|Publication number||US5965379 A|
|Application number||US 08/959,267|
|Publication date||Oct 12, 1999|
|Filing date||Oct 28, 1997|
|Priority date||Jul 19, 1991|
|Publication number||08959267, 959267, US 5965379 A, US 5965379A, US-A-5965379, US5965379 A, US5965379A|
|Inventors||Lawrence Tamarkin, Giulio F. Paciotti|
|Original Assignee||Cytimmune Sciences Inc.|
|Export Citation||BiBTeX, EndNote, RefMan|
|Patent Citations (24), Non-Patent Citations (100), Referenced by (22), Classifications (23), Legal Events (4)|
|External Links: USPTO, USPTO Assignment, Espacenet|
This application is a continuation of U.S. patent application Ser. No. 08/484,188, filed Jun. 7, 1995 now abandoned, which is a continuation-in-part of U.S. patent application Ser. No. 08/331,333, filed Oct. 28, 1994, now U.S. Pat. No. 5,587,294, which is a continuation of U.S. patent application Ser. No. 07/855,109, filed Mar. 20, 1992, now abandoned, which is a continuation-in-part of U.S. patent application Ser. No. 07/732,867, filed Jul. 19, 1991, now abandoned.
The invention relates to methods for monitoring immunological function in a human or animal. More particularly, the present invention relates to accurately measuring the concentration of cytokines in the blood and other body fluids, including but not limited to, saliva, nasal secretions, tears and sweat.
As used herein, the term "cytokine" is defined as growth factors secreted by immune or other cells, whose action is on cells of the immune system, such as, but not limited to, T-cells, B-cells, NK cells and macrophages. Representative cytokines include, but are not limited to, the group consisting of interleukin 1α, interleukin-1β, interleukin-2, interleukin-6, interferon-alpha, interferon-gamma, tumor necrosis factor-α, growth factors, such as TGFB, NGF, EGF, and oncogenes such as c-myc and c-fos. The term "EIA" means any immunoassay utilizing enzymes as the label. The term "endogenous cytokines" as used herein, means cytokines that are produced in vivo and normally circulate in the blood and various other biological fluids. The term includes prohormones which are larger molecular weight forms of cytokines which have not yet undergone post-transcriptional modification.
The impact of a variety of factors, including behavioral and environmental stress, on health and on susceptibility to diseases such as AIDS, cancer and autoimmune disease, is thought to be mediated by the immune system (Ader, R. et al., eds., PSYCHONEUROIMMUNOLOGY, Second Edition, Academic Press, New York (1991)). However, the effects of many of these influences on the function of the immune and host defense systems has been difficult to assess with certainty. This is due, in part, to the fact that most methods of evaluating the activity of the immune system focus on blood components, whether serum or cells.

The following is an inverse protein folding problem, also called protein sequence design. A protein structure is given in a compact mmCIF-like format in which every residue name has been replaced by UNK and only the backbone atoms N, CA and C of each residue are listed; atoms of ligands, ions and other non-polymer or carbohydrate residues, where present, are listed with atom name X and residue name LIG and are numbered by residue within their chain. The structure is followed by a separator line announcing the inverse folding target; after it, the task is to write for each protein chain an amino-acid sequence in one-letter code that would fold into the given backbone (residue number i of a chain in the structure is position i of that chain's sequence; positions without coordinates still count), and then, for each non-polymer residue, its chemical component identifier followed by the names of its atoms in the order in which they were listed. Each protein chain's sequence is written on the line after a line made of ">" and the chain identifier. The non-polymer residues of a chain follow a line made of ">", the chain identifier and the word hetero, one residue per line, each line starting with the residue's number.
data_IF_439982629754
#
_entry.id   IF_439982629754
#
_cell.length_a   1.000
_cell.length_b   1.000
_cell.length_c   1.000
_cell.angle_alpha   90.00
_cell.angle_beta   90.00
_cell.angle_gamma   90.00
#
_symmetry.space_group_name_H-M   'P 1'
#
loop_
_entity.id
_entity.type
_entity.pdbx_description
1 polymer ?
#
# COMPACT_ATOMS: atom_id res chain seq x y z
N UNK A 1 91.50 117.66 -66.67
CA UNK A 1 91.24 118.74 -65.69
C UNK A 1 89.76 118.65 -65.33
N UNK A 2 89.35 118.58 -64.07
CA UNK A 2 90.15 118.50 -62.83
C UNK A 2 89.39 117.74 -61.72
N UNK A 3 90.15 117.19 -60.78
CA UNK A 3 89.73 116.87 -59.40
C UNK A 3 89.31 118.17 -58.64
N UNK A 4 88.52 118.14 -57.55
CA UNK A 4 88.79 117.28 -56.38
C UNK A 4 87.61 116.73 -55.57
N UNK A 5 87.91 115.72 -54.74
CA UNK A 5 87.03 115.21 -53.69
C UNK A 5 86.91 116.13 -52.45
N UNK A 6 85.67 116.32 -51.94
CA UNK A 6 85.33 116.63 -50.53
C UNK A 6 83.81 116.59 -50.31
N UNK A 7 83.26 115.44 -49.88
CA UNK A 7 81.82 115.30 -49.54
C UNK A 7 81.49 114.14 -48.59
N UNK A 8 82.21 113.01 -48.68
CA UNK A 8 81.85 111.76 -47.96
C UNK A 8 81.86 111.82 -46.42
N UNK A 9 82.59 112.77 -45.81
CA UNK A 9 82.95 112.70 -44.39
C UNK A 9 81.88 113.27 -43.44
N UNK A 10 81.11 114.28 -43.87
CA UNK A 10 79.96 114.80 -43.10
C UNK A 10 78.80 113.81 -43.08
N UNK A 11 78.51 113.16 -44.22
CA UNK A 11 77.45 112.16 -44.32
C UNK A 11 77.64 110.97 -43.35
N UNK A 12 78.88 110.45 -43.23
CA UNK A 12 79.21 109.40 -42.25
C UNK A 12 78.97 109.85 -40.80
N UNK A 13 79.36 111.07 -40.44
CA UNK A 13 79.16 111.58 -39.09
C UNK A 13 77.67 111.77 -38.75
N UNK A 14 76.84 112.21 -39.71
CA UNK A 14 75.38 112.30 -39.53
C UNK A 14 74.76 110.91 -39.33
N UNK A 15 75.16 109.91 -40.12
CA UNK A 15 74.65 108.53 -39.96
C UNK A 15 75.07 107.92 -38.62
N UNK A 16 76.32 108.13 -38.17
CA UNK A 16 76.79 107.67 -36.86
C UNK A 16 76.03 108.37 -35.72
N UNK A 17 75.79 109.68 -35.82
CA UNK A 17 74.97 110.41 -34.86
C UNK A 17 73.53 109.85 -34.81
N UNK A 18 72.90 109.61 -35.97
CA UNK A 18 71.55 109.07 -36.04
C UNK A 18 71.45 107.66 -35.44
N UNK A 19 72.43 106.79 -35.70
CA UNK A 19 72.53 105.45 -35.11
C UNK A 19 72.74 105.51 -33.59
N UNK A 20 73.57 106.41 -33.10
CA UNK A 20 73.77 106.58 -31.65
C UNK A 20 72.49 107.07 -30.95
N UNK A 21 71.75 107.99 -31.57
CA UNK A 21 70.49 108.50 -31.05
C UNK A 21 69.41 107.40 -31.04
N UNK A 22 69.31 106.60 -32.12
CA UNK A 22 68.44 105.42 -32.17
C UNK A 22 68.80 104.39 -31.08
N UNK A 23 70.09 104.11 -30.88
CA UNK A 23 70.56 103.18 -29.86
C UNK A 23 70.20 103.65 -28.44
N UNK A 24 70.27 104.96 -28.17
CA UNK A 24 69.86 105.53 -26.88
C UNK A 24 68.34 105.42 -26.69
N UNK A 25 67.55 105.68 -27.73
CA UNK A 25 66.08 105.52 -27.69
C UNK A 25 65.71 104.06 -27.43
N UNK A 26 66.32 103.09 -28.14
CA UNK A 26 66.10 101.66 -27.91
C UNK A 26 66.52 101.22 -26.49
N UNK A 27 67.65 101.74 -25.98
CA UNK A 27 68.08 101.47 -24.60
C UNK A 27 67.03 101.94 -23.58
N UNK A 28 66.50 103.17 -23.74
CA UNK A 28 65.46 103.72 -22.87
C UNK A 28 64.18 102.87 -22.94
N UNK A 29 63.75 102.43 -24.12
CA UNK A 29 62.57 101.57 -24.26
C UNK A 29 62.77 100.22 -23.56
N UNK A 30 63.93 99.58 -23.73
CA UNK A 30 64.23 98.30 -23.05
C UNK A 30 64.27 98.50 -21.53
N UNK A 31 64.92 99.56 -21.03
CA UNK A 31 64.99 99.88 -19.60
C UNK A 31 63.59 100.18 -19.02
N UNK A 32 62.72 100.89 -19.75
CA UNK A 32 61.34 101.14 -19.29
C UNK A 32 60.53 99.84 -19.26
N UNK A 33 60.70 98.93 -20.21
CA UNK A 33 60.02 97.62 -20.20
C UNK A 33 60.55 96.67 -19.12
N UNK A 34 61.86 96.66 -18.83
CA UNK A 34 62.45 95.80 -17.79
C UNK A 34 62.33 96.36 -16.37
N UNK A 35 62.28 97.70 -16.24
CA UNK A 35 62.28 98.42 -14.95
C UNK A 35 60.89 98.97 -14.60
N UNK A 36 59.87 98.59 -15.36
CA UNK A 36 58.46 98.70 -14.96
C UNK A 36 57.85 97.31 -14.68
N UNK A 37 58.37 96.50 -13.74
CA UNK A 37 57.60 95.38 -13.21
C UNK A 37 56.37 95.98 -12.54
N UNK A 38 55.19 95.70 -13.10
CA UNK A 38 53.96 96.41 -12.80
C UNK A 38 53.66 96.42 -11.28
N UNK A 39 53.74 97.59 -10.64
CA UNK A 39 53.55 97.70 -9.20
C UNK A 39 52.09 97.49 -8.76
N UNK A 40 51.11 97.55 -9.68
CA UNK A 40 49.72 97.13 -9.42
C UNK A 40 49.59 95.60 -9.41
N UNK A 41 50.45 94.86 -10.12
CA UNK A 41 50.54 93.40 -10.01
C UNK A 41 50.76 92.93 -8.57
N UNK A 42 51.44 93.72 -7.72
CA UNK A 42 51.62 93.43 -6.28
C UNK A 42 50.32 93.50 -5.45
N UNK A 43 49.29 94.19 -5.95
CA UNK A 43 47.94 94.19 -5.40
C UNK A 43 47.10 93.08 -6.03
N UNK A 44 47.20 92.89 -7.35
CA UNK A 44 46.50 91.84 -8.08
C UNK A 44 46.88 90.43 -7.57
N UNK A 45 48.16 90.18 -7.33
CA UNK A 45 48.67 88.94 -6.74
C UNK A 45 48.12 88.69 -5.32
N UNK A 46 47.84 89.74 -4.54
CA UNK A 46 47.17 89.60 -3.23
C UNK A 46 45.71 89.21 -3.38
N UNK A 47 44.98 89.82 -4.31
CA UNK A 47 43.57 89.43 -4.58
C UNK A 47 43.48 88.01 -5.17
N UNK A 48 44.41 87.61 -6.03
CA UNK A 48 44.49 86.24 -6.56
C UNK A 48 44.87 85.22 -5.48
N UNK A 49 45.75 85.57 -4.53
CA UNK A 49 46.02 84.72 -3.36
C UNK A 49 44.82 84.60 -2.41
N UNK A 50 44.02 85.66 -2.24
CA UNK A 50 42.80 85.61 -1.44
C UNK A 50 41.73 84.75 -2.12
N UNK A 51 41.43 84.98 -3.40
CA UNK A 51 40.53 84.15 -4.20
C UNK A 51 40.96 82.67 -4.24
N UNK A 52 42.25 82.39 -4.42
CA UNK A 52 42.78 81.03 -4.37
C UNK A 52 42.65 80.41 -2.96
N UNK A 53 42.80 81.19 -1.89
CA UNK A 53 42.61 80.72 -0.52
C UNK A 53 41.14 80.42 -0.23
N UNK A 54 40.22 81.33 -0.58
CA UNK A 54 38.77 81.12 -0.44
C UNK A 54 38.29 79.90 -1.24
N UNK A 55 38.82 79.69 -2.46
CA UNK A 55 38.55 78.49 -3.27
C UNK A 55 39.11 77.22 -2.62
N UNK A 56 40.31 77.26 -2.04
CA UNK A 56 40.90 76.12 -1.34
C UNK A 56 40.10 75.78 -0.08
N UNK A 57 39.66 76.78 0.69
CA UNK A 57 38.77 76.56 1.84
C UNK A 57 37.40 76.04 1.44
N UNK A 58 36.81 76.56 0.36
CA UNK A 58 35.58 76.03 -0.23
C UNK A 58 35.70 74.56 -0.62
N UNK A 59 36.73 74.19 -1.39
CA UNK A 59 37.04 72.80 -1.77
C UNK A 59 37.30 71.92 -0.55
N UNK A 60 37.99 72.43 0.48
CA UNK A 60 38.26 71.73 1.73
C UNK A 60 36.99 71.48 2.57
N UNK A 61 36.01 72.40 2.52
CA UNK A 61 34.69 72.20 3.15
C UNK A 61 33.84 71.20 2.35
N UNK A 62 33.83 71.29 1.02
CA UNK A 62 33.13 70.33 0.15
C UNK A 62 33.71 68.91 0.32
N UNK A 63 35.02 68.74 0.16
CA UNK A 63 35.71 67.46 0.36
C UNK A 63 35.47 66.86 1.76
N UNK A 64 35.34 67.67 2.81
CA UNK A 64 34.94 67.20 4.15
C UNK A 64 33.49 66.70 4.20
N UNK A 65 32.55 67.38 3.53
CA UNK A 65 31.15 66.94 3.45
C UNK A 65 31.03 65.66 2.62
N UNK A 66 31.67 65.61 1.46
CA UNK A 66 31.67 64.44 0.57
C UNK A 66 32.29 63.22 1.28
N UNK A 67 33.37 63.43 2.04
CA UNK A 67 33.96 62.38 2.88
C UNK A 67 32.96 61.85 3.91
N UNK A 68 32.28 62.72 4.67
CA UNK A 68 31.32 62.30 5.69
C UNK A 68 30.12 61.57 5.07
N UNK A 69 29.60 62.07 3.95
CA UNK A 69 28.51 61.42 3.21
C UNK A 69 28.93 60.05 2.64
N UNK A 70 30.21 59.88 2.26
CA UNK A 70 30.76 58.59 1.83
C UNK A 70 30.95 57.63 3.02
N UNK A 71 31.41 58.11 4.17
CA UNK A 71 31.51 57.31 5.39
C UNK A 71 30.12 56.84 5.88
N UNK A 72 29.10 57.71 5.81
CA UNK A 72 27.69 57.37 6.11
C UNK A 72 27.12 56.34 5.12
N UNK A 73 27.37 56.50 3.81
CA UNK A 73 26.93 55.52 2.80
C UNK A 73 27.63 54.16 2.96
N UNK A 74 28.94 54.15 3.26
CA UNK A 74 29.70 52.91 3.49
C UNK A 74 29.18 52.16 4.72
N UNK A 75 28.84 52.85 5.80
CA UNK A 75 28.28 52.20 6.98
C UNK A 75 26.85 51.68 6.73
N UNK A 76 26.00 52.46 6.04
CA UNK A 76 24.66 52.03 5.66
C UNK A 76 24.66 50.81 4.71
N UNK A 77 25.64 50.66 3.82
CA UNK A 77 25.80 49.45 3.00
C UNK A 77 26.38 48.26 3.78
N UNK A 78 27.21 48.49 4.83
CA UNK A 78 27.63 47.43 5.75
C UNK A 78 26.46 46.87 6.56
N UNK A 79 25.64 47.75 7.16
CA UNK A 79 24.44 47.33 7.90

A newly emerging field known as psychoneuroimmunology seeks to define, in a more mechanistic manner, the way in which biobehavioral factors are internally transduced to impact on the immune system and thereby influence susceptibility or resistance to a variety of pathological processes. Biobehavioral factors such as stress may be positive or negative risk factors for a pathologic outcome (Maier, S. F. et al., BRAIN BEHAV. IMMUN. 2: 8791 (1988)). It is thought by some researchers that a positive or negative attitude in humans may be a significant factor contributing to the overall host response in cancer, AIDS, or autoimmunity (see, for example, Ader et al., supra).
Our ability to evaluate and quantify discrete components of the immune system in a single individual over time (critical for monitoring the onset and/or treatment of diseases associated with AIDS, for example) has been elusive (Kiecolt et al., BRAIN BEHAV. IMMUN. 2: 67-78 (1988); Glaser, R. et al., BRAIN BEHAV. IMMUN. 1: 107-112 (1987)). The study of behavioral strategies that can be enlisted in the modulation of the immune system requires readily available analytical tools that can be used by a broad spectrum of investigators, including those not necessarily sophisticated in complex in vitro immunological techniques. Such methods are clearly lacking at present.
One method used widely in psychoneuroimmunology research is the stimulation of lymphocytes in vitro by mitogens, known also as lymphocyte blastogenesis or the lymphocyte transformation test (Maluish, A. E. et al., MANUAL OF CLINICAL LABORATORY IMMUNOLOGY (3rd Ed.), Rose, N. R., et al., (eds.), 274-281, (1986)). This method involves culture of lymphocytes separated from blood for several days in vitro in the presence of varying doses of mitogens. These mitogens are typically plant-derived or microorganism-derived non-specific activators of lymphocyte -proliferation. The ability of the cultured lymphocytes to incorporate 3 H-thymidine (a well-known measure of DNA synthesis and cell growth) is generally used as a measure of the cells' response. This procedure is highly variable and technician-dependent, and is influenced by a number of unknown factors including the microenvironment provided by the subject's serum if incorporated in the assay.